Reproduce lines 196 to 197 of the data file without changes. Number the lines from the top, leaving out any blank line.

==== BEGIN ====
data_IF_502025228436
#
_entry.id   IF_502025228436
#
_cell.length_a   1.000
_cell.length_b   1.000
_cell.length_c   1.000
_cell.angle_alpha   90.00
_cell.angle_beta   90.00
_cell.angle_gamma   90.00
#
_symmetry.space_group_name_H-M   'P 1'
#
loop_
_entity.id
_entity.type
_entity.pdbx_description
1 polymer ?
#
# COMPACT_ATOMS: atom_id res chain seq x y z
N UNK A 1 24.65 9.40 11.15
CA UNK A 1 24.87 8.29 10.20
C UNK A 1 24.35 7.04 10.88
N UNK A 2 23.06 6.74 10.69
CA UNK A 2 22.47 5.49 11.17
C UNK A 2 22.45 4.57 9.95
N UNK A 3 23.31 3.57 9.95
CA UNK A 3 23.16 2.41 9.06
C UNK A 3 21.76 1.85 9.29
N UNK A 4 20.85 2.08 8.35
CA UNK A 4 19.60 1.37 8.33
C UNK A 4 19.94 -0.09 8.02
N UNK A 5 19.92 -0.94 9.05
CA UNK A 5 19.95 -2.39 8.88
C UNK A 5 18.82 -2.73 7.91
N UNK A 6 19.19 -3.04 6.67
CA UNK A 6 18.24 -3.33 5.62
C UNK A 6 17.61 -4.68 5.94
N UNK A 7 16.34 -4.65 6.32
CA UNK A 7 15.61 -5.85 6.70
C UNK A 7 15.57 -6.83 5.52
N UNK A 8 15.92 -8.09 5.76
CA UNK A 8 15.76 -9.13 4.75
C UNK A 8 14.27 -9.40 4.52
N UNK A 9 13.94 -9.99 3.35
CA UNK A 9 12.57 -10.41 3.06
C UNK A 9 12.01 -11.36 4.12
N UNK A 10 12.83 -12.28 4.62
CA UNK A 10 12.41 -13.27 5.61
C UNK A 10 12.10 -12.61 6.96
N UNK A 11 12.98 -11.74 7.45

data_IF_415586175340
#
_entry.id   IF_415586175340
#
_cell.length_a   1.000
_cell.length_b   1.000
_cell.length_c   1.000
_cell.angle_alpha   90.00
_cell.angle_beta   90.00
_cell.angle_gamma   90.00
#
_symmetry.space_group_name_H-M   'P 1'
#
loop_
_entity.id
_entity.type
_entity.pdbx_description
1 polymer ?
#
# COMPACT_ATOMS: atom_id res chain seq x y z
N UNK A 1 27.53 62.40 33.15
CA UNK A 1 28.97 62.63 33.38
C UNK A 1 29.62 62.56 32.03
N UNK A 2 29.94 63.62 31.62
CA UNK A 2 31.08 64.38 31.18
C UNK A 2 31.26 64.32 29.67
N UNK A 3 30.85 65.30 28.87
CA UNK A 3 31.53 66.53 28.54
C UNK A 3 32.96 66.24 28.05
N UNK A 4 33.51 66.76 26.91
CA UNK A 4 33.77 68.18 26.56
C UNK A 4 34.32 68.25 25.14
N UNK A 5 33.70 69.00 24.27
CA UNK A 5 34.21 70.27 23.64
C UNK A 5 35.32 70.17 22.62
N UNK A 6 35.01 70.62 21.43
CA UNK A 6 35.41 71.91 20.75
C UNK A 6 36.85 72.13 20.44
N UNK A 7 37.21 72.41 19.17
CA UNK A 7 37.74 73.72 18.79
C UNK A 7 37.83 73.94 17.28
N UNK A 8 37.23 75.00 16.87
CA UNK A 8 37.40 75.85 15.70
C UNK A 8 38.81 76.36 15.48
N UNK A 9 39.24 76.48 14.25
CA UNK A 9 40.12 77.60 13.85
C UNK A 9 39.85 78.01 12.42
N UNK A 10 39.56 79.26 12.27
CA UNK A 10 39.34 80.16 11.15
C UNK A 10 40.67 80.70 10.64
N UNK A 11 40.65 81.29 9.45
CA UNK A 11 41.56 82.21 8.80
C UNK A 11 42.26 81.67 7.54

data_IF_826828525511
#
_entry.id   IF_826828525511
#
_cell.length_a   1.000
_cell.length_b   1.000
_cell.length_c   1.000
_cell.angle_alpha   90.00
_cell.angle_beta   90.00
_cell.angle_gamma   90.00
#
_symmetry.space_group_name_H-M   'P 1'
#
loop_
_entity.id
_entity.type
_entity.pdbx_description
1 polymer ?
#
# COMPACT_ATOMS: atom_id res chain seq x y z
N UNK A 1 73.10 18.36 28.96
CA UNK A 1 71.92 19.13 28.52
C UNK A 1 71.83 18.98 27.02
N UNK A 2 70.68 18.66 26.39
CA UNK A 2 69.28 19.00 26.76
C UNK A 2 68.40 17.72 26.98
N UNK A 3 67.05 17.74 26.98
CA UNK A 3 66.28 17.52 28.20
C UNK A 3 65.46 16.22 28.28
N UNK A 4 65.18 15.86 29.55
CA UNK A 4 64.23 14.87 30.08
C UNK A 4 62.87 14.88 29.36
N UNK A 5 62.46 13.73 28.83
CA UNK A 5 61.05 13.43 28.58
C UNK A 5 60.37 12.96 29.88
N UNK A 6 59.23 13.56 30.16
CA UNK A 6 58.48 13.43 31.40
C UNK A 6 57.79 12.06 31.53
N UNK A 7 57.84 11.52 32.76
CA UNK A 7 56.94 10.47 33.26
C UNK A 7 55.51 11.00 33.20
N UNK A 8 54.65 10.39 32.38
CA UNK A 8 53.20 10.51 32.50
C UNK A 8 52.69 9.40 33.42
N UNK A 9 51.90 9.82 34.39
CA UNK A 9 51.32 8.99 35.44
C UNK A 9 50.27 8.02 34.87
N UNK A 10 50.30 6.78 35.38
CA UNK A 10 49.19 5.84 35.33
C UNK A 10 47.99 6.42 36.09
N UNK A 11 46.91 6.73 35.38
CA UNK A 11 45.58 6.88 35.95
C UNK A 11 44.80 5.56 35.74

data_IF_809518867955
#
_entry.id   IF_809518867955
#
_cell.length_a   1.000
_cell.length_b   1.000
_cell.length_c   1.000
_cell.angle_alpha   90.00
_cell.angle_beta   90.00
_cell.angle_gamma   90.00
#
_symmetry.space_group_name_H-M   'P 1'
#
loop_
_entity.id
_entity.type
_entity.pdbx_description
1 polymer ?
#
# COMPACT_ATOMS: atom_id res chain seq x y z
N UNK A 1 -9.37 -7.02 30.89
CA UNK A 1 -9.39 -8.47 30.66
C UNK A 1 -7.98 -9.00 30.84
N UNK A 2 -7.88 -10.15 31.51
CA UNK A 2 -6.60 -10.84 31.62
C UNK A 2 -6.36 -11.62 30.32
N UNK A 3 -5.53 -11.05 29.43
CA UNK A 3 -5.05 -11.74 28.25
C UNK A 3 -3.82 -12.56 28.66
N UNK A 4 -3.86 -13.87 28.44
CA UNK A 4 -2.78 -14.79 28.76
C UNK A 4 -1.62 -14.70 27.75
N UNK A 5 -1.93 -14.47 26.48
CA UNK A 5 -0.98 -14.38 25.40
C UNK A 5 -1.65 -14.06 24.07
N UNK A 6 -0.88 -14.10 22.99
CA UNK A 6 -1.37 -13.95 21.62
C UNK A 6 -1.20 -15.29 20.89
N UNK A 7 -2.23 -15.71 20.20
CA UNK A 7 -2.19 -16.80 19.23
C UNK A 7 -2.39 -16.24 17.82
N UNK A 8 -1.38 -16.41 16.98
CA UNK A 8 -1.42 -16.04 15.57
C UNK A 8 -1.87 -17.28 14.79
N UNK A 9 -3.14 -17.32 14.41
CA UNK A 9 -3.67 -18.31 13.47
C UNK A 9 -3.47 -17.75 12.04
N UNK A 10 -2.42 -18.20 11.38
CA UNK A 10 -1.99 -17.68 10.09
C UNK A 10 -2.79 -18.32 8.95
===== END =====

N UNK A 7 -2.23 -15.71 20.20
CA UNK A 7 -2.19 -16.80 19.23